Everyone has seen Hollywood’s treatment of Las Vegas, the mega-millionaire, tight-fisted casino owners facing off against the lovable bandits. The silver screen isn’t the only place where wild crimes happen—these are three casino heists are so sensational, you won’t be able to believe they really happened.
12 Years on the Run – Heather Tallchief and Roberto Solis
A regular Bonnie and Clyde pair, the story of Heather Tallchief and Roberto Solis puts a modern spin on things. In September of 2005, Heather Tallchief turned herself in after almost twelve years on the run from the law. The trouble had started in October of 1993, when Tallchief, a new driver for the Loomis armored truck company, took off in the truck she was supposed to be protecting. In it, more than $2.5 million belonging to Circus Circus, a hotel-casino in Las Vegas.
While her co-workers were in the casino collecting more money, Tallchief drove away, to meet up with her lover, Roberto Solis, an ex-con who had been recently released from prison after serving 16 years for murdering a guard during a 1969 robbery. As it turns out, if it hadn’t been for Solis, Tallchief would never have been driving the truck. It was he who encouraged her to apply for the job at Loomis.
A jury agreed that Tallchief had been manipulated into the crime, and she served a 5 year sentence. Solis, who abandoned Tallchief not long after the heist, is still at large, living off the casino “winnings.”
Eudaemonic Forces – The Eudaemons
Maybe the guys working the roulette wheels in the casinos of Las Vegas first thought this group of young gamblers were uncannily lucky, or maybe they figured it was some kind of supernatural power. Regardless of the reason, the ball almost always seemed to fall in their favor.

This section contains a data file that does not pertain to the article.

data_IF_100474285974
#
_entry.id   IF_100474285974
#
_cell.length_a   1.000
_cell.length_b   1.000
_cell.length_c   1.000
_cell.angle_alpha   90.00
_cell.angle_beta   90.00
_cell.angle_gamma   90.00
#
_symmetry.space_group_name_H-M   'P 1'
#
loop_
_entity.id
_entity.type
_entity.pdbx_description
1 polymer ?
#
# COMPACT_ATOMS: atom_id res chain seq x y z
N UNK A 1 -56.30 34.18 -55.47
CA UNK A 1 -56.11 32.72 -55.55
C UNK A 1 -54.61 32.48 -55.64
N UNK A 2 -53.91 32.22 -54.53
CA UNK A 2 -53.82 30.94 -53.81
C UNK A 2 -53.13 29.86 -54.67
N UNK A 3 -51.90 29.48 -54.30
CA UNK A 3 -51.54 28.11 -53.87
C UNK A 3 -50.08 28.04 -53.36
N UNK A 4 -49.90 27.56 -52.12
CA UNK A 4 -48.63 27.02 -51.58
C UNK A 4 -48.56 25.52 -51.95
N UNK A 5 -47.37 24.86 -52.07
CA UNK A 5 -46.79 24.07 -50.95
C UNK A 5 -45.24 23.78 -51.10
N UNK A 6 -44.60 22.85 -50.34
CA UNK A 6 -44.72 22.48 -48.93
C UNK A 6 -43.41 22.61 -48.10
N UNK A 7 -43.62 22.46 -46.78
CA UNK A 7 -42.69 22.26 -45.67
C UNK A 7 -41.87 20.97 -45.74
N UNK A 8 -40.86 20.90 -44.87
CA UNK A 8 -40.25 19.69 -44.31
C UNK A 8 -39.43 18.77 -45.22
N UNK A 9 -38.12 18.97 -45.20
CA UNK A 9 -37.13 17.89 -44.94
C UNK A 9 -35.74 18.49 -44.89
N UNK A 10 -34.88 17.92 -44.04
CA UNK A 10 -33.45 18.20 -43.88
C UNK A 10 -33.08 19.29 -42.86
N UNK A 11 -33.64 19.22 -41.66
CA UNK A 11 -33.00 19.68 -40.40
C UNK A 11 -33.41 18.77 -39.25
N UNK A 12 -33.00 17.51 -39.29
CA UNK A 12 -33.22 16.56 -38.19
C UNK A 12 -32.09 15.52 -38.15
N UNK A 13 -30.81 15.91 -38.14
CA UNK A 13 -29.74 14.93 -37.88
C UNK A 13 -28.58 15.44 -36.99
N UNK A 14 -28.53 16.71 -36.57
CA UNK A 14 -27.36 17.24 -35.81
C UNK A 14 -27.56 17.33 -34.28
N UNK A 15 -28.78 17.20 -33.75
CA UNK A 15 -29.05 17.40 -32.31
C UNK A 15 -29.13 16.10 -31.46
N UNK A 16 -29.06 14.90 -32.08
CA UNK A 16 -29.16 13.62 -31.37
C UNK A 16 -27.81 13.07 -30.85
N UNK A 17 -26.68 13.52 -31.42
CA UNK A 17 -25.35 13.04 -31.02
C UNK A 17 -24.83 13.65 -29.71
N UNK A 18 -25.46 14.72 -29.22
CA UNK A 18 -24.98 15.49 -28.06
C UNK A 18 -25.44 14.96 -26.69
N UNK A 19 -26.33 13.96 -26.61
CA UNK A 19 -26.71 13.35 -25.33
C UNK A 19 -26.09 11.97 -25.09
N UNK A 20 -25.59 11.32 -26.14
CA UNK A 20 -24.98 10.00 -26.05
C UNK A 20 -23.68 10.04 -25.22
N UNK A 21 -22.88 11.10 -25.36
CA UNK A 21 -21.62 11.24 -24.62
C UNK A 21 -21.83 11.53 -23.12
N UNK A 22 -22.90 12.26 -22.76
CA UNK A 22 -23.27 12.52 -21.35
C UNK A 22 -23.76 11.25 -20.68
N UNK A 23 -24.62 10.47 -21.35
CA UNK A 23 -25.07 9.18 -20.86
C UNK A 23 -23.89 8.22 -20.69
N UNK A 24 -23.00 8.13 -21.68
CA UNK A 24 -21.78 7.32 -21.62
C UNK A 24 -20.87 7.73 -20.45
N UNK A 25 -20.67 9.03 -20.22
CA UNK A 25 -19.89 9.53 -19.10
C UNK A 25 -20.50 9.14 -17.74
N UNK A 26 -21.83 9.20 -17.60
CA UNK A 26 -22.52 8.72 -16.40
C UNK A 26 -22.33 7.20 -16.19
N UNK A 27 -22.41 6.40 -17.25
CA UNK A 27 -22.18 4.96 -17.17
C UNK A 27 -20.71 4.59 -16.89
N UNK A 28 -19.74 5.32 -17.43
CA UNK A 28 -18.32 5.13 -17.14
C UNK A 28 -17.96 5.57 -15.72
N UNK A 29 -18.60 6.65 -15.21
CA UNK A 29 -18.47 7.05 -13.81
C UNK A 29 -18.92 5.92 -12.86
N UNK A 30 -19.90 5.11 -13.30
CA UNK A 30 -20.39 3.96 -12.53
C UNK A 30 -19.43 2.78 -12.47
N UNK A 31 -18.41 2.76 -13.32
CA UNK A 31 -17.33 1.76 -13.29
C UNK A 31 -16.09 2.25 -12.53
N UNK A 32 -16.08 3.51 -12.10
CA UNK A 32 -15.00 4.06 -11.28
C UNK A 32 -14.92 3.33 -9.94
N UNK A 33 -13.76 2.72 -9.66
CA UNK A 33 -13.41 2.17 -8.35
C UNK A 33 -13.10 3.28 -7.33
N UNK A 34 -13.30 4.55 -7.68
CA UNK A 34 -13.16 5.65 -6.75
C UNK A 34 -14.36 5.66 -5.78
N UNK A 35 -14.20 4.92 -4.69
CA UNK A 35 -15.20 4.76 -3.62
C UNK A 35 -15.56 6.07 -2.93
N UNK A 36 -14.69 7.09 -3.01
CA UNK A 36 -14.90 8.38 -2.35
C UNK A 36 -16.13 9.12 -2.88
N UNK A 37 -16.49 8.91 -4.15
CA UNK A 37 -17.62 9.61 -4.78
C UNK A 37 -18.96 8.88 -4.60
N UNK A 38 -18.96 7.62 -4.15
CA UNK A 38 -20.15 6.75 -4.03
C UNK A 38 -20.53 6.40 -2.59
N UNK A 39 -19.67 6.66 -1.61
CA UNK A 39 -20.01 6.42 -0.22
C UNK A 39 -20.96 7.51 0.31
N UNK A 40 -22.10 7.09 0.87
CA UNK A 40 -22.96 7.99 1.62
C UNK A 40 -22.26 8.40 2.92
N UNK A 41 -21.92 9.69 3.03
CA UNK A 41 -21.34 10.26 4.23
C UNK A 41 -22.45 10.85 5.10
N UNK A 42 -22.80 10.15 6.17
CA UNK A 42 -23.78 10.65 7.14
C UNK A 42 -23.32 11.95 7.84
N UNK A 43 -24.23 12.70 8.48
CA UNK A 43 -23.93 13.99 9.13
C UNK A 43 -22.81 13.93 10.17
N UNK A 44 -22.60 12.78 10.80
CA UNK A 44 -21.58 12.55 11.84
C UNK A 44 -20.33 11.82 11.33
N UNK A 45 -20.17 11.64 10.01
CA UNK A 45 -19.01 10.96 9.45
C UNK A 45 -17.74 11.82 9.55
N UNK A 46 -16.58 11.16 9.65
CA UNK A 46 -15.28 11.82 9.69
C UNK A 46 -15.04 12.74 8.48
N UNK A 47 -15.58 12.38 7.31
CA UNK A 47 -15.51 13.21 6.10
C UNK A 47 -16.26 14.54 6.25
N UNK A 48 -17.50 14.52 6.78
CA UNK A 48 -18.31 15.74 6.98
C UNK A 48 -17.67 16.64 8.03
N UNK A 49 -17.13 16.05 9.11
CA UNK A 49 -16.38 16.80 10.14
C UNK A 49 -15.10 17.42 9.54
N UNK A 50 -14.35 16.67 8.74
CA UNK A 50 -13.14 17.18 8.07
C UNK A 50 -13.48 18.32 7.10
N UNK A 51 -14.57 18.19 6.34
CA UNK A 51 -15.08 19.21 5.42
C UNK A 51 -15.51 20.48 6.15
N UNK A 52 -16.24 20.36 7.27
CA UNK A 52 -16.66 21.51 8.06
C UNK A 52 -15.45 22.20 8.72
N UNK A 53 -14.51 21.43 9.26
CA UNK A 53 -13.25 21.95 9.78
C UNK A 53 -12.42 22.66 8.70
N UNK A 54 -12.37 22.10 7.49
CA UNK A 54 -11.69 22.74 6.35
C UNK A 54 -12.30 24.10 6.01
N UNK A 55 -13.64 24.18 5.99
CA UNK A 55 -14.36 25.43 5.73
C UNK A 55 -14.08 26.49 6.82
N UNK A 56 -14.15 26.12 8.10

In the late 1970s, a small group calling themselves the Eudaemons, headed by two physics students from UC Santa Cruz, J. Doyne Farmer and Norman Packard, set about to beat the roulette, with the lofty goal of donating the proceeds from their casino gambling to fund scientific research.
The group successfully developed a small computer that could be fit inside a shoe and used to predict which quadrant of the roulette wheel the ball would land in. They managed to make about $10,000 before technical problems with the device (a few of the group members were shocked or burned by the electronics equipment) forced them to retire. Both Farmer and Packard went on to be successful. Versions of their device are still used today, and are widely considered to be a legal way to play, though it may get you banned from a casino.
Don’t Leave the Front Door Open – Bill Brennan
Bill Brennan was an unassuming character, just another cashier working at a now-demolished but once-major casino. So what landed this average joe on both the front page of America’s newspapers, and a spot on the FBI’s list of most wanted felons?
The answer is simple—in fact, one of the simplest in the history of Las Vegas. The young man walked off with a half a million dollars of the casino’s money. Literally. One afternoon, he simply packed a bag brimming with money and casino scrip, and walked out past the guards before anyone realized what had happened. The ease of the crime’s execution was one of the largest embarrassment for a Las Vegas casino in current history. Amazingly, the whereabouts of the thief remain unknown.